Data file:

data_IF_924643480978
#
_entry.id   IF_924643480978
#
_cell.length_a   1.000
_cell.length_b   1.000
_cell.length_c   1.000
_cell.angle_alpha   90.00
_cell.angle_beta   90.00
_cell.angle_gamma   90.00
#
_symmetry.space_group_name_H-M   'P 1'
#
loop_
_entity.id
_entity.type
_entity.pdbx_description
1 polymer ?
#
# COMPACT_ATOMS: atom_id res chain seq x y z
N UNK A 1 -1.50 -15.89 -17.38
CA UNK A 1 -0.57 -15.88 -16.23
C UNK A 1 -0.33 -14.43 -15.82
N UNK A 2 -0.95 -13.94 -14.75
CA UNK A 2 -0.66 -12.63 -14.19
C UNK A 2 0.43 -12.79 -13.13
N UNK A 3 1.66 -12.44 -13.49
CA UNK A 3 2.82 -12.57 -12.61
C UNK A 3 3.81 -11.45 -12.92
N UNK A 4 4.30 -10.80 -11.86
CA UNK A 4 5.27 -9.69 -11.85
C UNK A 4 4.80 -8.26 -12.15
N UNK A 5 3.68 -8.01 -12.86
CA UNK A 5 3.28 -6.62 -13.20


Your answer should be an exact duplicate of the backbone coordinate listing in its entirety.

data_IF_924643480978
#
_entry.id   IF_924643480978
#
_cell.length_a   1.000
_cell.length_b   1.000
_cell.length_c   1.000
_cell.angle_alpha   90.00
_cell.angle_beta   90.00
_cell.angle_gamma   90.00
#
_symmetry.space_group_name_H-M   'P 1'
#
loop_
_entity.id
_entity.type
_entity.pdbx_description
1 polymer ?
#
# COMPACT_ATOMS: atom_id res chain seq x y z
N UNK A 1 -1.50 -15.89 -17.38
CA UNK A 1 -0.57 -15.88 -16.23
C UNK A 1 -0.33 -14.43 -15.82
N UNK A 2 -0.95 -13.94 -14.75
CA UNK A 2 -0.66 -12.63 -14.19
C UNK A 2 0.43 -12.79 -13.13
N UNK A 3 1.66 -12.44 -13.49
CA UNK A 3 2.82 -12.57 -12.61
C UNK A 3 3.81 -11.45 -12.92
N UNK A 4 4.30 -10.80 -11.86
CA UNK A 4 5.27 -9.69 -11.85
C UNK A 4 4.80 -8.26 -12.15
N UNK A 5 3.68 -8.01 -12.86
CA UNK A 5 3.28 -6.62 -13.20